While Mobile World Congress is the home of smartphones, we saw much more than just smartphones at the event.
In fact, many suggest virtual reality completely overshadowed smartphones at the event, thanks to new VR innovations from the likes of Samsung.
Even HTC overshadowed its own new smartphones with a virtual reality headset, developed in conjunction with Valve.
Normally virtual reality is more associated with the Games Developer Conference, which is held in California. The fact VR tech is largely moving to MWC suggests it's moving into more markets beyond gaming. Even a virtual reality hot air balloon ride was shown off at the event.
The virtual reality market has begun exploding over the past year or so, however many suggest the market will not be dominated by dedicated virtual reality headsets, but will rather be led by smartphones acting as virtual reality devices, as is the case with products like Google Cardboard or LG's new virtual reality headset.
As expected cars were a big part of MWC announcements. One of the main themes this year was the fact that cars are becoming connected. Audi and GM have some 4G capabilities in some vehicles and cars are getting better voice control capabilities and better infotainment. Ultimately, in-car tech will allow vehicles to connect with things like smartphones and other smart devices.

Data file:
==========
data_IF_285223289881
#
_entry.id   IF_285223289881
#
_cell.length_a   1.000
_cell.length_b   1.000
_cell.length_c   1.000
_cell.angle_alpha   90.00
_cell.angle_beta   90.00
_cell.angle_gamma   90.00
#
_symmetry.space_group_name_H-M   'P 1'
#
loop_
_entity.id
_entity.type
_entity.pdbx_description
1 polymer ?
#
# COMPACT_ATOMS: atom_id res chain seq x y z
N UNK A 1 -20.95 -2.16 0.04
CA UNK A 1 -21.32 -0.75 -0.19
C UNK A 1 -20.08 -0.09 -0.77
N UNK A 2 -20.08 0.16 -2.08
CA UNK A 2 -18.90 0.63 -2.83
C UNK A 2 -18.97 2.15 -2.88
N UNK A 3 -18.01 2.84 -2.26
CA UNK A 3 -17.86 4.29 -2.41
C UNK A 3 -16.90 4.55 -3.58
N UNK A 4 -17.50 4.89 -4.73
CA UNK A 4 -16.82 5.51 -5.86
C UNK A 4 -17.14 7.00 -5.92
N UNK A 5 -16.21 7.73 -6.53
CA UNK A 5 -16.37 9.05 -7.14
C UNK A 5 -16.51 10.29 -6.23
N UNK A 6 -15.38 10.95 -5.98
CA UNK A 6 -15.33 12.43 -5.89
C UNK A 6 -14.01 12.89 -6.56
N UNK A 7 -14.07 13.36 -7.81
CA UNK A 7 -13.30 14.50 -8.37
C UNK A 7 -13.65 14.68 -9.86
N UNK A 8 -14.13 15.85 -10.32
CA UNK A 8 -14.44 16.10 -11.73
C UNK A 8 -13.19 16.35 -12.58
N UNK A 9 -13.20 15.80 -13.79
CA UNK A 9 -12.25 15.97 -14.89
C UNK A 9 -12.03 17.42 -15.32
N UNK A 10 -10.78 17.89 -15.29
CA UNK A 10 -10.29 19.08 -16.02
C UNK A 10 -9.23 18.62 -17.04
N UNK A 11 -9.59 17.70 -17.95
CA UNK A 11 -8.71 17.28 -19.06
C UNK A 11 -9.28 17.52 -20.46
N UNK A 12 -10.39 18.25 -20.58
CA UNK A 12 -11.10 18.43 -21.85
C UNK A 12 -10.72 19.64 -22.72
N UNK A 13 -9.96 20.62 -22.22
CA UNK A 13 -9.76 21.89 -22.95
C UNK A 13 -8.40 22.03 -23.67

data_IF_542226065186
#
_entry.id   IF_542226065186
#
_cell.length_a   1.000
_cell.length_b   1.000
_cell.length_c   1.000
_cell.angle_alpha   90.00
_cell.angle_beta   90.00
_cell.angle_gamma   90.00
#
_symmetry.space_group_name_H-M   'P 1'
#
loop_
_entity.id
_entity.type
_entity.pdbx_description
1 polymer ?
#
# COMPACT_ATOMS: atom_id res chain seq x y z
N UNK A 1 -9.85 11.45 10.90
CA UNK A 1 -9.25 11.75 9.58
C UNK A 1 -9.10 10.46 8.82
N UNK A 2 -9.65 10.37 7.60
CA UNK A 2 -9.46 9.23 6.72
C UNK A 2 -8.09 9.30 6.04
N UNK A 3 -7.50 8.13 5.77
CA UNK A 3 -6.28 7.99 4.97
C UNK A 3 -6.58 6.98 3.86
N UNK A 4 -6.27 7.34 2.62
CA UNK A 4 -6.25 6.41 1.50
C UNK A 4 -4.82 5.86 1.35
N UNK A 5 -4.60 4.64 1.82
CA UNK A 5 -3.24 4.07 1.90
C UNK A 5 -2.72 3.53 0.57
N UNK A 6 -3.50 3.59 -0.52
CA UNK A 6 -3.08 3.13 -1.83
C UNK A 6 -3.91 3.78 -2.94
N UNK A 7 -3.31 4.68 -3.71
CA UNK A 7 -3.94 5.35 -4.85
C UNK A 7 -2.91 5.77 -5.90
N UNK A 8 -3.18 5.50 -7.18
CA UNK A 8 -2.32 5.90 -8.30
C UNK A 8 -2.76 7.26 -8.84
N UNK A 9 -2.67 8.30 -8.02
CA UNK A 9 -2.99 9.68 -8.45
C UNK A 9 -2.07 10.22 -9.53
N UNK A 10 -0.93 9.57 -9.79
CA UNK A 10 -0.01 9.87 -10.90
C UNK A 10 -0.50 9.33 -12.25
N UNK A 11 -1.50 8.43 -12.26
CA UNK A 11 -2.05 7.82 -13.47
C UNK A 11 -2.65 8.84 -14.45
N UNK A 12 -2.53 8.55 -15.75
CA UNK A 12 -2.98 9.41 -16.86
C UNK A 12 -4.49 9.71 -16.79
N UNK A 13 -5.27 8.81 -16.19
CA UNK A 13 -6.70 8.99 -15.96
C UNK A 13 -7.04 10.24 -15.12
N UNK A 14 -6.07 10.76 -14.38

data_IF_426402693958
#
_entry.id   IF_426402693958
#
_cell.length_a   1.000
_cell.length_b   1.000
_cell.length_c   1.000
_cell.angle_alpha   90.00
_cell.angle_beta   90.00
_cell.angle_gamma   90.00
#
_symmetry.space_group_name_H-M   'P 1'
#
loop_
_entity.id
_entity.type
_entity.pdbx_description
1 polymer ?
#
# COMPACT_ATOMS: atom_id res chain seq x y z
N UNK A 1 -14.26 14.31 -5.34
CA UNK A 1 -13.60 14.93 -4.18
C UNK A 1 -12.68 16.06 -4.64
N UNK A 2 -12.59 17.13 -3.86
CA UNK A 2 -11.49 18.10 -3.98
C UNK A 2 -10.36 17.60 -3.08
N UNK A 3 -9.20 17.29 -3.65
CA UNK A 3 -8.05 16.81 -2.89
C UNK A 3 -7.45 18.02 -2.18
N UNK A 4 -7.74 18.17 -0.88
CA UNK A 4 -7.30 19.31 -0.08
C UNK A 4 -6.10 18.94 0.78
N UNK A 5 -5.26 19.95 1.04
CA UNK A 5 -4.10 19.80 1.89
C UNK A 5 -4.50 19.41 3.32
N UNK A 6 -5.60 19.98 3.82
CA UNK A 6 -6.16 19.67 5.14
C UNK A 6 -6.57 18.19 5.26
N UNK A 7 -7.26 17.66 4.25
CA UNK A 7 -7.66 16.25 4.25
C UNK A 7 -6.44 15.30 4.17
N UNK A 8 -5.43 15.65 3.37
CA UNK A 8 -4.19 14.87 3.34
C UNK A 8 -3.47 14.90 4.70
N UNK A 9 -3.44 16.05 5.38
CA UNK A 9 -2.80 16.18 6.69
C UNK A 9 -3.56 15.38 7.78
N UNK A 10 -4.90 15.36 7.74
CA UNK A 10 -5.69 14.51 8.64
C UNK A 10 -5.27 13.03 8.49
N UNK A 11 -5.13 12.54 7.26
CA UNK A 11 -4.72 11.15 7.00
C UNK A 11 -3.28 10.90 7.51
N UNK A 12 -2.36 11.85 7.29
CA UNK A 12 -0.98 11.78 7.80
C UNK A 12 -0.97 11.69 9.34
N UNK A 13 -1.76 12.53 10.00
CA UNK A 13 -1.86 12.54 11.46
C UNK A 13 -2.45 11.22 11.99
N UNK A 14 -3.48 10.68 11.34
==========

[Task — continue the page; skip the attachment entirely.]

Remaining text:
"It's about vehicles talking to vehicles and vehicles talking to infrastructure. It's about moving closer to self-driving vehicles," said AT&T chief executive Glenn Lurie. "It's about this working with your home, it's about inanimate objects taking care of you versus you taking care of them."
These 4G capable cars might actually be behind the curve a little, however. Anne Bouverot, director general of GSMA which runs MWC, spoke about the possibility of 5G and what 5G might look like.
"The really difficult thing to do with 4G today is to transmit a huge amount of 3D data in real time and to be able to act on it," said Bouvrot. "You can't do it today but that's something we'd want to try and be able to do with 5G."
While we don't currently know what 5G might be defined as, Bouverot suggests within the next five years we will know more about how to define 5G and exactly what kind of speeds we can expect from 5G data.